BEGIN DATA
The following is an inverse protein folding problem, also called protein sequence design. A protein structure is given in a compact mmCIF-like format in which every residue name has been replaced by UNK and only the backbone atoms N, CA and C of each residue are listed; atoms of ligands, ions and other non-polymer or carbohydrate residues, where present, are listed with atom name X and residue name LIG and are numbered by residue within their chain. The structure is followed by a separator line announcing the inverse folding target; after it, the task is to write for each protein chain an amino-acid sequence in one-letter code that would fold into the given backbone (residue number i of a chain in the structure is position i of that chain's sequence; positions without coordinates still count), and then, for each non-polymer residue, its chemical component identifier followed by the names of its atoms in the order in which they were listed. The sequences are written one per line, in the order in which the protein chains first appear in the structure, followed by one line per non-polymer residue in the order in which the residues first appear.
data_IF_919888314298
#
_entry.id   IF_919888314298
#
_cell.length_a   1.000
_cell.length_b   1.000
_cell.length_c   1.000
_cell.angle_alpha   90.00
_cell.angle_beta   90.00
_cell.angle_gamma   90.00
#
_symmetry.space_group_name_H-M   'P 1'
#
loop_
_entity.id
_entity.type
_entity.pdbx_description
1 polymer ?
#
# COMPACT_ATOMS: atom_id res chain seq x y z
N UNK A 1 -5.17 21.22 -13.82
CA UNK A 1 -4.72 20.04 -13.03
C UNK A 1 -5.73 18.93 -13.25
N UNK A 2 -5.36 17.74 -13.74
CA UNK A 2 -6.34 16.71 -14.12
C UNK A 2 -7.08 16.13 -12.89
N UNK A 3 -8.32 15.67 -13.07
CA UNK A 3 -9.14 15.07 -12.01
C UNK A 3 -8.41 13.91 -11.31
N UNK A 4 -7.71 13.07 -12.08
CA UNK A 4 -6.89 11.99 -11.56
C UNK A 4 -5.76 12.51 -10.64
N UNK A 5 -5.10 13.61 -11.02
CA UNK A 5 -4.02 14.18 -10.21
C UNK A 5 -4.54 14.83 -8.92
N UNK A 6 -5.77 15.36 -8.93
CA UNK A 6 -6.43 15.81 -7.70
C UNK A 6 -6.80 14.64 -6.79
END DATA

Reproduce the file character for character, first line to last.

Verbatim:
The following is an inverse protein folding problem, also called protein sequence design. A protein structure is given in a compact mmCIF-like format in which every residue name has been replaced by UNK and only the backbone atoms N, CA and C of each residue are listed; atoms of ligands, ions and other non-polymer or carbohydrate residues, where present, are listed with atom name X and residue name LIG and are numbered by residue within their chain. The structure is followed by a separator line announcing the inverse folding target; after it, the task is to write for each protein chain an amino-acid sequence in one-letter code that would fold into the given backbone (residue number i of a chain in the structure is position i of that chain's sequence; positions without coordinates still count), and then, for each non-polymer residue, its chemical component identifier followed by the names of its atoms in the order in which they were listed. The sequences are written one per line, in the order in which the protein chains first appear in the structure, followed by one line per non-polymer residue in the order in which the residues first appear.
data_IF_919888314298
#
_entry.id   IF_919888314298
#
_cell.length_a   1.000
_cell.length_b   1.000
_cell.length_c   1.000
_cell.angle_alpha   90.00
_cell.angle_beta   90.00
_cell.angle_gamma   90.00
#
_symmetry.space_group_name_H-M   'P 1'
#
loop_
_entity.id
_entity.type
_entity.pdbx_description
1 polymer ?
#
# COMPACT_ATOMS: atom_id res chain seq x y z
N UNK A 1 -5.17 21.22 -13.82
CA UNK A 1 -4.72 20.04 -13.03
C UNK A 1 -5.73 18.93 -13.25
N UNK A 2 -5.36 17.74 -13.74
CA UNK A 2 -6.34 16.71 -14.12
C UNK A 2 -7.08 16.13 -12.89
N UNK A 3 -8.32 15.67 -13.07
CA UNK A 3 -9.14 15.07 -12.01
C UNK A 3 -8.41 13.91 -11.31
N UNK A 4 -7.71 13.07 -12.08
CA UNK A 4 -6.89 11.99 -11.56
C UNK A 4 -5.76 12.51 -10.64
N UNK A 5 -5.10 13.61 -11.02
CA UNK A 5 -4.02 14.18 -10.21
C UNK A 5 -4.54 14.83 -8.92
N UNK A 6 -5.77 15.36 -8.93
CA UNK A 6 -6.43 15.81 -7.70
C UNK A 6 -6.80 14.64 -6.79